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Pubdate: Thur, 31 August 2000
Source: Orange County Register (CA)
Copyright: 2000 The Orange County Register
Contact: letters@link.freedom.com
Address: P.O. Box 11626, Santa Ana, CA 92711
Fax: (714) 565-3657

Note: Our newshawk writes: The Orange County Register wins our praise for
the best job of explaining the significance of the Supreme Court ruling on the Oakland Case


If you read a variety of newspapers yesterday, you found different versions of what the U.S.
Supreme Court decided in relation to marijuana use for medical purposes in California. Some
accounts went so far as to state that Prop. 215 was all but dead.

That would be greatly exaggerated.

Here's what happened. The U.S. Supreme Court issued a temporary stay of U.S. District
Court Judge Charles Breyer's amended injunction, which would have allowed the Oakland
Cannabis Buyers' Cooperative to distribute medical marijuana to patients who meet a
"medical necessity" test.

The stay does not invalidate California's Proposition 215, which allows the medical use of
marijuana with a doctor's recommendation. Nor does the decision signal that the high court is
likely to invalidate the California law or the similar laws passed by voters in other states.

The reason is simple. Despite the rhetoric about state laws conflicting with federal law and
federal law being supreme, none of California's medical marijuana laws have been challenged
in court, on any grounds.

The U.S. Supreme Court cannot invalidate a state law unless it has a case before it.
California's law remains on the books as Section 11362.5 of the Health and Safety Code.

The Oakland Cannabis Buyers' Cooperative case the Supreme Court was asked to consider
was brought under federal law. The Supreme Court might eventually have to decide the
rather narrow issue of whether, under federal anti-marijuana laws, a medical necessity
defense would allow not only the possession and use but also the distribution of marijuana to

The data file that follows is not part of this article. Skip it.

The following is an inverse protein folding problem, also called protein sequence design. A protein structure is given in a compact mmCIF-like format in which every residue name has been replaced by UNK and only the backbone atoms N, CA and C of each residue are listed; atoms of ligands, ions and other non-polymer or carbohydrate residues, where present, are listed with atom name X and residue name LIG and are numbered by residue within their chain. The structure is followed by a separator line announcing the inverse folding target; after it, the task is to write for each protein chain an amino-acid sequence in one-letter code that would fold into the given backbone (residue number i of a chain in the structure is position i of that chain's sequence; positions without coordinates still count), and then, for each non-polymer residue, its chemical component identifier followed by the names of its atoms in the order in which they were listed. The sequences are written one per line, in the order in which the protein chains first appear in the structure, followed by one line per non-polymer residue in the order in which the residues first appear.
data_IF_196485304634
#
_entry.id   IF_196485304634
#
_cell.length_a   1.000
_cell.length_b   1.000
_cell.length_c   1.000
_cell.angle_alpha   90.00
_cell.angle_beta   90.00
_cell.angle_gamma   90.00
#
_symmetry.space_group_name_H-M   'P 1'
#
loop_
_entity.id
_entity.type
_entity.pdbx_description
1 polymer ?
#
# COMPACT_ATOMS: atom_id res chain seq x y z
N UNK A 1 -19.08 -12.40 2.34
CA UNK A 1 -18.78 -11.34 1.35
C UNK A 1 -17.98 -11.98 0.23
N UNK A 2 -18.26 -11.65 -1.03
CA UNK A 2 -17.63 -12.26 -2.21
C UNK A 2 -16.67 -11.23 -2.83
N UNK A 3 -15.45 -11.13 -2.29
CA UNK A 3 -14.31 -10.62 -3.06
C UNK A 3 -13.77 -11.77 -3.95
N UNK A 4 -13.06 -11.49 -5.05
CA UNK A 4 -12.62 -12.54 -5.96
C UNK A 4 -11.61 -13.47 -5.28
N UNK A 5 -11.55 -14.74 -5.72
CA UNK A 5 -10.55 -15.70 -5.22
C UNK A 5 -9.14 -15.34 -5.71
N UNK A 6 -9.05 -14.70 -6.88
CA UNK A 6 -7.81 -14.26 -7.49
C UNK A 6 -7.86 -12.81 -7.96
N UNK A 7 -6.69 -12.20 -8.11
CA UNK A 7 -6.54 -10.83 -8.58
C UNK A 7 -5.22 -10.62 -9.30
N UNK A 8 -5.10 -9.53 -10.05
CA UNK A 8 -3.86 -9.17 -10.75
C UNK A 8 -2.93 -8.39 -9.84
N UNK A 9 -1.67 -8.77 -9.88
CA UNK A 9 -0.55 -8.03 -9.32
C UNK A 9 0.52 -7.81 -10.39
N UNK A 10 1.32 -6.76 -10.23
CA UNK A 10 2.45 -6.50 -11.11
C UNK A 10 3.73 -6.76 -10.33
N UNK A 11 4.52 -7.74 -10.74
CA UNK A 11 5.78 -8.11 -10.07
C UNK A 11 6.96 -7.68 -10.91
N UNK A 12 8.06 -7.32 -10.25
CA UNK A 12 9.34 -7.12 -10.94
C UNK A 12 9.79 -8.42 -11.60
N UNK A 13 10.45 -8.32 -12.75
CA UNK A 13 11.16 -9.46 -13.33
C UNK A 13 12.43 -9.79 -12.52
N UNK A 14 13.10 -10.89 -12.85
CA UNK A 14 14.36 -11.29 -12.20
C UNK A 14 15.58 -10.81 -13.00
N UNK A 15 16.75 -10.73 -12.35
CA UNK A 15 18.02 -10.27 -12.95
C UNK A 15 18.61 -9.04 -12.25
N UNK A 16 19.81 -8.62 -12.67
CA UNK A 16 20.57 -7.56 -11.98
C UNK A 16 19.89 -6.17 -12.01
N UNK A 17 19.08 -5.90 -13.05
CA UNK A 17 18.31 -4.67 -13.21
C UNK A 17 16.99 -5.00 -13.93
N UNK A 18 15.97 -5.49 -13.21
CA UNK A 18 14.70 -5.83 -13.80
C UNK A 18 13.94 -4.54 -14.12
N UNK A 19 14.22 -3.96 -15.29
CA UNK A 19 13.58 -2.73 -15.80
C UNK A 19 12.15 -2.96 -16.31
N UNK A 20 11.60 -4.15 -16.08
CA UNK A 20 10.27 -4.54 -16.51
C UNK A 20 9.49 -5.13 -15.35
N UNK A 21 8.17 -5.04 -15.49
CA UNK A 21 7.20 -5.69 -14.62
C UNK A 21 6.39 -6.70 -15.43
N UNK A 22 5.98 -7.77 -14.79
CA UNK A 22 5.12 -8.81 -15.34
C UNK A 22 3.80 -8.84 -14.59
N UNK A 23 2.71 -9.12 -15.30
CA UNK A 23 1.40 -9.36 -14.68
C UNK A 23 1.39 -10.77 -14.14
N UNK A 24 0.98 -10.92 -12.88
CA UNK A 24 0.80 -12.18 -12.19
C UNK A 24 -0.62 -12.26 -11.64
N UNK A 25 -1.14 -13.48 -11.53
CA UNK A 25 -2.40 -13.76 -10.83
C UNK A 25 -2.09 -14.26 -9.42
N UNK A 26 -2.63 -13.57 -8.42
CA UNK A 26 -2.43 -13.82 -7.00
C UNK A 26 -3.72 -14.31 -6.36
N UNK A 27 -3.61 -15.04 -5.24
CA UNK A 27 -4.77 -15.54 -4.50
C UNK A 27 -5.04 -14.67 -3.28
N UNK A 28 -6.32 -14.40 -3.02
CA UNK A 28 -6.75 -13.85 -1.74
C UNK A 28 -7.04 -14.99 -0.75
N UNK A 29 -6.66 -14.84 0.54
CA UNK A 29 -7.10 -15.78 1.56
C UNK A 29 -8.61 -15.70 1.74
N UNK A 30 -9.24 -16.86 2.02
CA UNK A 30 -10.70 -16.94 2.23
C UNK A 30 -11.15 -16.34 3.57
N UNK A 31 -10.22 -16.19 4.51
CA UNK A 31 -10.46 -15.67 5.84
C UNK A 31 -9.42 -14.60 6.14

people with serious illnesses.

But until a court challenge against state medical marijuana laws is filed, the U.S. Supreme
Court will not have any opportunity to invalidate those laws. Meanwhile, as Robert Raich,
attorney for the Oakland cooperative, told us, this Supreme Court decision is "a bump in the
road, not the end of the road."

It highlights the cruelty of the Clinton-Gore administration's approach to medical marijuana
and is likely to have a chilling effect on the 35 other cooperatives in the state.

The Supreme Court decision arises from a civil suit filed by federal authorities under federal
law in 1998 against the Oakland cooperative and six other northern California cannabis
cooperatives. Judge Breyer, a federal judge, in that case enjoined the clubs against
distributing cannabis as being inconsistent with federal law, though he was careful to note that
"The court has not declared Proposition 215 unconstitutional."

The Oakland club complied and appealed to the federal Ninth Circuit appeals court. That
court directed Judge Breyer that under federal law medical necessity is a "legally cognizable
defense" and ordered him to rehear the case with that in mind. He did so and modified his
injunction accordingly, setting forth a four-part test of medical necessity that is much stricter
than California law requires.

The federal government appealed and asked the U.S. Supreme Court to stay his injunction
until their appeal is decided by the Ninth Circuit.

The decision to grant the stay was procedural in nature and did not deal with the merits of the
case. As both Mr. Raich and California Attorney General Bill Lockyer agreed, it would have
been most unusual for the Supreme Court not to grant the request.

California Attorney General Lockyer did write to U.S. Attorney General Janet Reno urging
the federal government not to contest the Ninth Circuit's medical-necessity decision.

He told us Wednesday that his office is conferring with attorneys general in other western
states to see if a cooperative effort to influence the case whether a friend-of-the-court brief or
some other intervention can be developed.

He prefers to organize a united front among state AGs, but says his office will file in the case
whether other states do so or not. Bottom line? California's medical marijuana law remains in
place and unchallenged. Attorney General Lockyer, while he hasn't done as much as we might
like to implement it, acknowledges that his duty is to defend what the voters enacted.

Federal law might or might not eventually acknowledge a medical-necessity defense. Final
resolution of any of these matters is a long way off.
MAP posted-by: Richard Lake